Douhet and the Singularity

[Cross-posted at Airminded.]

In Giulio Douhet and the Foundations of Air-Power Strategy, Thomas Hippler describes what he calls Douhet’s ‘ahistorical historicism’:

His thinking is ahistorical to the extent that it poses a concept of history (‘everything has changed’) that simultaneously cuts off history itself. His thinking is historicist, because this absolute beginning not only occurs as a break within history, but also to the extent that it gives way to a technology-driven teleological understanding of later historical development. In other words, it gives way to interpreting the development to come in the sole light of the imagined essence of this beginning.1

That is, Douhet asserted that warfare in the future is going to be utterly different to warfare in the past, and that we can only predict it by looking at warfare in the present, which itself does not resemble warfare in the future either.

Douhet, of course, was not alone. Airpower prophets routinely asserted that the past was no guide to the future, and that the present was not much better, but it was all there was to go on. So Claude Grahame-White and Harry Harper wrote in 1917 that

In viewing the lessons of this war, as they are likely to throw light on the future of the aeroplane, either as a vehicle for transport or as a weapon, it must be understood that this campaign by air, in the sequence of its phases, offers little or no guide to the trend of an air war of the future. The next great war, should it come, will begin where this leaves off; and all its subsequent stages, so far as any one air service is concerned, must be governed by the success or failure of that service in its first offensive by air — an offensive which, following instantly on a commencement of hostilities, will need to be delivered with a maximum possible force and speed.2

The paradox is that as the last war receded and the next war, presumably, approached, airpower prophets had to continue to rely on that last war for their evidence, as it was the only example of large-scale application of airpower to date. Their futurism became increasingly historical, in other words. To take a random example, in 1937 Frank Morison devoted three quarters of his book to recounting the experience of London and Paris under aerial bombardment two decades previously, and the final quarter to showing how this experience gave only a hint of what was to come. Recalling the ‘hectic days of excitement and warlike preparation’ before the outbreak of war on 4 August 1914, he suggested that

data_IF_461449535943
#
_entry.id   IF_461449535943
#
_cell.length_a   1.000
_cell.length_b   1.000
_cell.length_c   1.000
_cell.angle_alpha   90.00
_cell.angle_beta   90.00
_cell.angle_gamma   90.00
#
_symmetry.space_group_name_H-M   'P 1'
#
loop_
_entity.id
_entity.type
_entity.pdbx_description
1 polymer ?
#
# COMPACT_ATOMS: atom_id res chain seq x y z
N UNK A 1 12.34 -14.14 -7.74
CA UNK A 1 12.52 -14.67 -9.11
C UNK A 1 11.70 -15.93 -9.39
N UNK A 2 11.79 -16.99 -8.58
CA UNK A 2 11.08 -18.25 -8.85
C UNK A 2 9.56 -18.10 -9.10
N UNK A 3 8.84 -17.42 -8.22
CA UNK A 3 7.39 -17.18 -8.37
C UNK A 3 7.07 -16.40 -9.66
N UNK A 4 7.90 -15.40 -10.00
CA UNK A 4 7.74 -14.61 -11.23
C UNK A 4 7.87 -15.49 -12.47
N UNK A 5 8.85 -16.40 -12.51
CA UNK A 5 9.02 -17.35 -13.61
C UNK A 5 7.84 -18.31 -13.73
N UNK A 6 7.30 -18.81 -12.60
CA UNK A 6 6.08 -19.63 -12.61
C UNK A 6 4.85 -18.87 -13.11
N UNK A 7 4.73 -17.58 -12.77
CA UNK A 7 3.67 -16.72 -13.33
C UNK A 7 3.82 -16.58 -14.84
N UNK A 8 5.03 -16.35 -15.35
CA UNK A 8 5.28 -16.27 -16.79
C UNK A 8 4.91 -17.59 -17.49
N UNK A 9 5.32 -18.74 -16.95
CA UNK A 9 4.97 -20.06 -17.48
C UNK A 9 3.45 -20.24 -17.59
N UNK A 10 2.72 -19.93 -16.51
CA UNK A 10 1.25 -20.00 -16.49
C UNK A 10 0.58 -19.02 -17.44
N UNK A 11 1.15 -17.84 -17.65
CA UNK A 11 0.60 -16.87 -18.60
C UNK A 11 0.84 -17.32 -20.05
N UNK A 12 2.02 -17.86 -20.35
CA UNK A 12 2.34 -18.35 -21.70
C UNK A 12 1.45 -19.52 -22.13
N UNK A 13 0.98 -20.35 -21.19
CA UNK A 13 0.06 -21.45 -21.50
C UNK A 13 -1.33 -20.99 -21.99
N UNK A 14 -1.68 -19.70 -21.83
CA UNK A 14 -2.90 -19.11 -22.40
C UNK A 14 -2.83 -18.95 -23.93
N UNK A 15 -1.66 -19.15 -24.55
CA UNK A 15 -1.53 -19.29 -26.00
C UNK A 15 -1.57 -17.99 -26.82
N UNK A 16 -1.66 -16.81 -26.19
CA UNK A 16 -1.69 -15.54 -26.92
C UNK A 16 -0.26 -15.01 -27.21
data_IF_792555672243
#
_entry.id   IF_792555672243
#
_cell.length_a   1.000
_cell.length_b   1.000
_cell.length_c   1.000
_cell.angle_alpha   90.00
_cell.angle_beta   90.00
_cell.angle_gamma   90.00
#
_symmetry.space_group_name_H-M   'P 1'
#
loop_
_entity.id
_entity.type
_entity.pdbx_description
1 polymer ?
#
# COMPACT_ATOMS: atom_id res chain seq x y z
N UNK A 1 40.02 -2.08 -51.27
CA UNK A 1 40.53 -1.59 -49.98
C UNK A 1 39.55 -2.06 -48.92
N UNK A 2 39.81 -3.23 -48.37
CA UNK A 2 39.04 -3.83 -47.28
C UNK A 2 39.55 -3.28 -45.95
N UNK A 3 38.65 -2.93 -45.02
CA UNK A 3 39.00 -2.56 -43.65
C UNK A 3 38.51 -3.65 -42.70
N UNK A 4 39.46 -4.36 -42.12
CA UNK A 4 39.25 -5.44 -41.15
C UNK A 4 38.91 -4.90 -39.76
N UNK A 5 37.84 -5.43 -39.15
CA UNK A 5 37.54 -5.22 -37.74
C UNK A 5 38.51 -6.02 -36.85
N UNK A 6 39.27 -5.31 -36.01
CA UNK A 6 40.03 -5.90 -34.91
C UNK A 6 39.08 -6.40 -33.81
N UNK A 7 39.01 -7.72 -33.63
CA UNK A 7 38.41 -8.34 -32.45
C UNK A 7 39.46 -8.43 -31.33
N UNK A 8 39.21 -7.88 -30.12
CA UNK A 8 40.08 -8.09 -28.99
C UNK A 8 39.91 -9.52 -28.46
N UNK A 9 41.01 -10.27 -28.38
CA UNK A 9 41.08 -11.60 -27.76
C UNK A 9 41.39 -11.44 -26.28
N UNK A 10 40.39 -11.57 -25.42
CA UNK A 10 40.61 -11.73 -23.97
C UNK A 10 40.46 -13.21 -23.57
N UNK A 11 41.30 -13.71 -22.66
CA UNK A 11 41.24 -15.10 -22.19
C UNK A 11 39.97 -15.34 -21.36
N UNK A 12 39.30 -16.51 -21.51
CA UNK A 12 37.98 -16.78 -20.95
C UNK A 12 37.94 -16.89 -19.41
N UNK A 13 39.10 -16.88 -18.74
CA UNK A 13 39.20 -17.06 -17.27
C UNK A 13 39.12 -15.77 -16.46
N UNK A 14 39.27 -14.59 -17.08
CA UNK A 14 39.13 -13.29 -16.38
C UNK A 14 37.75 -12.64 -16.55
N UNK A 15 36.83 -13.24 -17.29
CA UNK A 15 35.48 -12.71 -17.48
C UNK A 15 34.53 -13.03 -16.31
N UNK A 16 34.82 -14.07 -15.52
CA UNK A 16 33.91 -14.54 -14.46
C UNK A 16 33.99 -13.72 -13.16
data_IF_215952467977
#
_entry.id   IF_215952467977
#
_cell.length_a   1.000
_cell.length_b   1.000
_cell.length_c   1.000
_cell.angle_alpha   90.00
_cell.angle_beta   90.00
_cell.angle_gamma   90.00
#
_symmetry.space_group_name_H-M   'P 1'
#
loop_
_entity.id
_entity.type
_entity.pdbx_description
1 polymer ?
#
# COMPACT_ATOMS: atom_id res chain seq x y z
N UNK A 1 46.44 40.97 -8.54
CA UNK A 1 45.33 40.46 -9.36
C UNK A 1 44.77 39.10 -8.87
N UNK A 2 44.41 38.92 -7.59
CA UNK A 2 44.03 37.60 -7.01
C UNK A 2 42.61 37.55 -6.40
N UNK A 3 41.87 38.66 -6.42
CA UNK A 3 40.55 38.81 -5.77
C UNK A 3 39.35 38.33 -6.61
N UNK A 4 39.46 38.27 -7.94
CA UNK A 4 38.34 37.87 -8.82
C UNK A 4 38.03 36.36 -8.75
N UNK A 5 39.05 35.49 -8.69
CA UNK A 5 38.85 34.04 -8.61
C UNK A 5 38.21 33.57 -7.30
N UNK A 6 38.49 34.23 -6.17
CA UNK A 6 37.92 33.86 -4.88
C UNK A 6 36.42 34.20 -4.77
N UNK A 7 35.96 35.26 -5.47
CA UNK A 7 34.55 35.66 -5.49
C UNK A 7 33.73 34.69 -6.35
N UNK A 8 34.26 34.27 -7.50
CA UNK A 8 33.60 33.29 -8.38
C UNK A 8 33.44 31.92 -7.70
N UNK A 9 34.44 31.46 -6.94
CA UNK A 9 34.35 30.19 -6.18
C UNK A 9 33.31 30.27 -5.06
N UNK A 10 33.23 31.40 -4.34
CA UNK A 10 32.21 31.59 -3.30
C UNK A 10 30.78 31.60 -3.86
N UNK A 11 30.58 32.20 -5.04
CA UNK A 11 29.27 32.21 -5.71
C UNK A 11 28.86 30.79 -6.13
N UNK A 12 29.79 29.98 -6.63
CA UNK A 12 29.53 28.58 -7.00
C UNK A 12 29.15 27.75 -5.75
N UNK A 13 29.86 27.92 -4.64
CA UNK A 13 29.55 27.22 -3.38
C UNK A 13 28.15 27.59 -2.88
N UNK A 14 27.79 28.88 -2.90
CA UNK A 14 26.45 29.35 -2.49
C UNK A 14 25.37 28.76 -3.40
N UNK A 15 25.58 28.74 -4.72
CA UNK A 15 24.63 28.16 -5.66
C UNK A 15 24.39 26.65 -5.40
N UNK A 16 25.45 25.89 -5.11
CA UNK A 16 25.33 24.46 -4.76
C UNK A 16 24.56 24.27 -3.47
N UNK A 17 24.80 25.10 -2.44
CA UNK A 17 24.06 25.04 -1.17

Surely few historical parallels could be more misleading, because the march of science has destroyed in advance that indispensable time-lag upon which the successful deployment of our military, social and industrial resources mainly depended.3

The reason, of course, was the march of technological progress:

It is practically assured that the speed of a long-distance bombing squadron, sent against London in the next war, will not be less than 250 miles per hour and may conceivably be in excess of that figure. This means that a formation sighted at Beachy Head, say at 11 a.m., if not intercepted and driven off, will reach the suburbs at 11.12 a.m. and be over Central London about one minute later.4

Hence the teleology, with war, and thus all of history, marching towards its inevitable fate of domination and even determination by the bomber. Of course Morison was not to know that within a couple years Beachy Head itself would be the site of a Chain Home Low radar station, and hence part of the solution to the bomber threat. But then, by definition believers in the bomber never had faith in the fighter.

Douhet, Grahame-White, Morison and the rest were essentially military mini-singularitarians. According its adherents, the Singularity is the point in the not-too-distant future when technological changes, especially in artificial intelligence, will accelerate and converge such that they will so utterly change society and humanity itself that it will be practically unrecognisable. But like the airpower prophets before them, singularitarians like Ray Kurzweil extrapolate wildly from the past — CPU speeds, increasing lifespans — to predict that the future will be nothing like it — uploaded personalities, immortality.5 They too are ahistorical historicists, and if the past is any guide to the future, just as likely to be right.

  1. Thomas Hippler, Giulio Douhet and the Foundations of Air-Power Strategy (Cambridge: Cambridge University Press, 2013), 75.
  2. Claude Grahame-White and Harry Harper, Air Power: Naval, Military, Commercial (London: Chapman & Hall, 1917), 1.
  3. Frank Morison [Albert H. Ross], War on Great Cities: A Study of the Facts (London: Faber and Faber, 1937), 186, 187.
  4. Ibid., 189.
  5. Ray Kurzweil, The Singularity is Near: When Humans Transcend Biology (New York: Viking, 2005.